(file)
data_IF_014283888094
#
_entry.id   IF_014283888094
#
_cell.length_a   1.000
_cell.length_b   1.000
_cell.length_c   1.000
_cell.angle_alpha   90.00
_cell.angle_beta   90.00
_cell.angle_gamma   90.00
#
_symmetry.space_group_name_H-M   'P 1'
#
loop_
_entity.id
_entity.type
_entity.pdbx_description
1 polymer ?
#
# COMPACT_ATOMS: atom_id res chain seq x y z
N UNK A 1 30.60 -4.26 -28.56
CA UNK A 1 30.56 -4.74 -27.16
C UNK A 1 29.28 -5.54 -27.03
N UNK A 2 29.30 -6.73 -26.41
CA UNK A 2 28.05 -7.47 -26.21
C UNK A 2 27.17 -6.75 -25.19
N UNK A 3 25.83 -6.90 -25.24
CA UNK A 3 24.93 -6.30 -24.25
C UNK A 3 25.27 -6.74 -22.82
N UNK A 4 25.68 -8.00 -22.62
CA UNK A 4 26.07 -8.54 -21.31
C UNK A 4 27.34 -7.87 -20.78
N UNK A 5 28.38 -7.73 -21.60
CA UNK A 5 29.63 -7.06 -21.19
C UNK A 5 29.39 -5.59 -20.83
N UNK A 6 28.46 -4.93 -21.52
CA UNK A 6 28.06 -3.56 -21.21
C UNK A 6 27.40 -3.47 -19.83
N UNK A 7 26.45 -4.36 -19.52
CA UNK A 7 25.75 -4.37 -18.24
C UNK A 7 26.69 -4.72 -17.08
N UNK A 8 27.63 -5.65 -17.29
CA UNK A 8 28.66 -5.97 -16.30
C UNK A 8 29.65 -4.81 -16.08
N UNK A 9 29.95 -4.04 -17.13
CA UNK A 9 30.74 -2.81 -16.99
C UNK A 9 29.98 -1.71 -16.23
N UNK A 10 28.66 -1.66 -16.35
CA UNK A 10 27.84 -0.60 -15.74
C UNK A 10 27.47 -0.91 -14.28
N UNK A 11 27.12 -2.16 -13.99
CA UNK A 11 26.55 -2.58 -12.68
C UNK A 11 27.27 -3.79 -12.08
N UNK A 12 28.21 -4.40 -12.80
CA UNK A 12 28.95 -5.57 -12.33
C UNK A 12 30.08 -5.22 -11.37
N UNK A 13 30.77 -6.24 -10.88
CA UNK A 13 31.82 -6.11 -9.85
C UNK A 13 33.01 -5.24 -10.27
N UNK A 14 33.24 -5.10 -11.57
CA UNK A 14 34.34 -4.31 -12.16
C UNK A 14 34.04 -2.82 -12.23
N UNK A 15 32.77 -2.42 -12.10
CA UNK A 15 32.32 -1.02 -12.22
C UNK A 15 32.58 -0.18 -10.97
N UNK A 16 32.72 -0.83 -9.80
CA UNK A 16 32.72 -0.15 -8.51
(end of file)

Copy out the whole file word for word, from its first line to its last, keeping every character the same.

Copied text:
data_IF_014283888094
#
_entry.id   IF_014283888094
#
_cell.length_a   1.000
_cell.length_b   1.000
_cell.length_c   1.000
_cell.angle_alpha   90.00
_cell.angle_beta   90.00
_cell.angle_gamma   90.00
#
_symmetry.space_group_name_H-M   'P 1'
#
loop_
_entity.id
_entity.type
_entity.pdbx_description
1 polymer ?
#
# COMPACT_ATOMS: atom_id res chain seq x y z
N UNK A 1 30.60 -4.26 -28.56
CA UNK A 1 30.56 -4.74 -27.16
C UNK A 1 29.28 -5.54 -27.03
N UNK A 2 29.30 -6.73 -26.41
CA UNK A 2 28.05 -7.47 -26.21
C UNK A 2 27.17 -6.75 -25.19
N UNK A 3 25.83 -6.90 -25.24
CA UNK A 3 24.93 -6.30 -24.25
C UNK A 3 25.27 -6.74 -22.82
N UNK A 4 25.68 -8.00 -22.62
CA UNK A 4 26.07 -8.54 -21.31
C UNK A 4 27.34 -7.87 -20.78
N UNK A 5 28.38 -7.73 -21.60
CA UNK A 5 29.63 -7.06 -21.19
C UNK A 5 29.39 -5.59 -20.83
N UNK A 6 28.46 -4.93 -21.52
CA UNK A 6 28.06 -3.56 -21.21
C UNK A 6 27.40 -3.47 -19.83
N UNK A 7 26.45 -4.36 -19.52
CA UNK A 7 25.75 -4.37 -18.24
C UNK A 7 26.69 -4.72 -17.08
N UNK A 8 27.63 -5.65 -17.29
CA UNK A 8 28.66 -5.97 -16.30
C UNK A 8 29.65 -4.81 -16.08
N UNK A 9 29.95 -4.04 -17.13
CA UNK A 9 30.74 -2.81 -16.99
C UNK A 9 29.98 -1.71 -16.23
N UNK A 10 28.66 -1.66 -16.35
CA UNK A 10 27.84 -0.60 -15.74
C UNK A 10 27.47 -0.91 -14.28
N UNK A 11 27.12 -2.16 -13.99
CA UNK A 11 26.55 -2.58 -12.68
C UNK A 11 27.27 -3.79 -12.08
N UNK A 12 28.21 -4.40 -12.80
CA UNK A 12 28.95 -5.57 -12.33
C UNK A 12 30.08 -5.22 -11.37
N UNK A 13 30.77 -6.24 -10.88
CA UNK A 13 31.82 -6.11 -9.85
C UNK A 13 33.01 -5.24 -10.27
N UNK A 14 33.24 -5.10 -11.57
CA UNK A 14 34.34 -4.31 -12.16
C UNK A 14 34.04 -2.82 -12.23
N UNK A 15 32.77 -2.42 -12.10
CA UNK A 15 32.32 -1.02 -12.22
C UNK A 15 32.58 -0.18 -10.97
N UNK A 16 32.72 -0.83 -9.80
CA UNK A 16 32.72 -0.15 -8.51